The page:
Back in February I attended one of the Clore Leadership Short Courses, a two week intensive residential course for people in the cultural sectors to reflect on, and develop, their leadership skills. For anyone who has discussed it with me since, I apologise – I feel a bit like I’ve been indoctrinated into a cult and have been extolling its virtues and encouraging everyone to experience it for themselves. It really was incredible though. I’ve been interested in leadership for a long time, and have learnt a lot through reading, attending courses and events, and reflecting on my own behaviour. Often this is in small snippets though, and the Clore Leadership Short Course enabled me to really focus on leadership learning for two weeks. It was really intensive but so worthwhile. I wanted to blog some of the things that have stuck with me and that I’ve been continuing to reflect on since the course.

Authentic leadership

Authentic leadership is something I first learnt about at the CILIP in Wales Conference in 2012, and was a common theme through many of the presentations there. I’ve since included some reading on authentic leadership for the Library Leadership Reading Group, and have enjoyed learning more about how we can all lead in a more authentic way, building on our strengths and staying true to ourselves. This was a key theme throughout much of the Clore course, but in particular we had a one day workshop to help us reflect on our own authentic leadership. The evening before we were set homework of recording a timeline of our life including any things we’ve been good at, things we’ve been interested in, proud achievements, and inspirational people. It took me right back to my school days and of course I spent far too long thinking and planning before committing anything to paper. I found the process really useful though; I’m a reflector by nature so spend quite a lot of time thinking back on things, but usually within my adult life. This took me right back from my young childhood and helped me identify some of the key themes of my life.

My lifeline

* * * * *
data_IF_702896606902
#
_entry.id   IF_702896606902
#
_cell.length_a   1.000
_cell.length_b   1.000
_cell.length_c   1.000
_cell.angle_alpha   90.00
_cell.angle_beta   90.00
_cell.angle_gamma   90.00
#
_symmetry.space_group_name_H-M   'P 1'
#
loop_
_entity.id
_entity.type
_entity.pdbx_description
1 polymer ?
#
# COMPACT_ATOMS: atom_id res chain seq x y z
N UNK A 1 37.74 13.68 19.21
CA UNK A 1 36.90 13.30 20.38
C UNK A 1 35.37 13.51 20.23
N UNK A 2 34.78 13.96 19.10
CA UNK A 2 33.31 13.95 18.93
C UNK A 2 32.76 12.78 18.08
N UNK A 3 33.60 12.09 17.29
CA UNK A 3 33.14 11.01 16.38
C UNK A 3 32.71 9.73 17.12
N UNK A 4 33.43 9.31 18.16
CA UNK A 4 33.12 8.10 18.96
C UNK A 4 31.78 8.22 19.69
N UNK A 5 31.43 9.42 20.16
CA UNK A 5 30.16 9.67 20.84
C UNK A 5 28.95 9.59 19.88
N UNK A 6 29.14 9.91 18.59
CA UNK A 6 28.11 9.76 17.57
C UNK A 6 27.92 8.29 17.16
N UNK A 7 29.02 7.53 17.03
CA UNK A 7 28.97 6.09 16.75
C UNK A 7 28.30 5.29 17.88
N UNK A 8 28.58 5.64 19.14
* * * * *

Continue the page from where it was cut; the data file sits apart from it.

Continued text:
My lifeline

 

During the workshop we discussed our timelines with our peers, and then in the afternoon we had a short activity on our drivers to help us think about what really motivates us in life. We were then given the opportunity to reflect on these individually, and prepare a 5 minute talk to a small group of our peers to talk about what being an authentic leader meant to us. I found the whole process so incredibly useful – a lot of it was common sense but having the time and space to think about this in a focused way really helped me consolidate my thinking and has given me a much clearer idea of who I am and how I want to lead.

Importance of story telling

As part of the Clore programme, we had a number of guest speakers throughout the fortnight. Some of these are people who have done the Clore Short Course in the past, or Clore Fellows, whilst some are involved in supporting the Clore programme. They all had really interesting backgrounds and were from various different parts of the cultural sector (dance, museums, Arts Council…). They each approached their talks differently, but the one thing constant throughout was the focus on telling us their story. Some did this in chronological order, some shared key themes that have always been present throughout their lives, some shared photos, some shared challenges, some shared achievements, some intertwined their leadership lessons within their story. Many of them shared elements of their personal life as well as their professional life. All were compelling stories that told you about the person as well as their experiences. I made notes for some of the talks, for others I just listened. I took something from every single one and it really made me appreciate the importance of good storytelling to help you get your message across. This was also reiterated in some of the course workshops, but it was the examples of the guest speakers which really emphasised that for me. I’ve noticed storytelling being mentioned quite a lot recently, it’s come up in a number of our LLRG conversations as it’s mentioned in a number of key leadership texts, and it was also the focus of a recent Slideshare blog post on The Secret To Activating Your Audience’s Brain.

Quiet leadership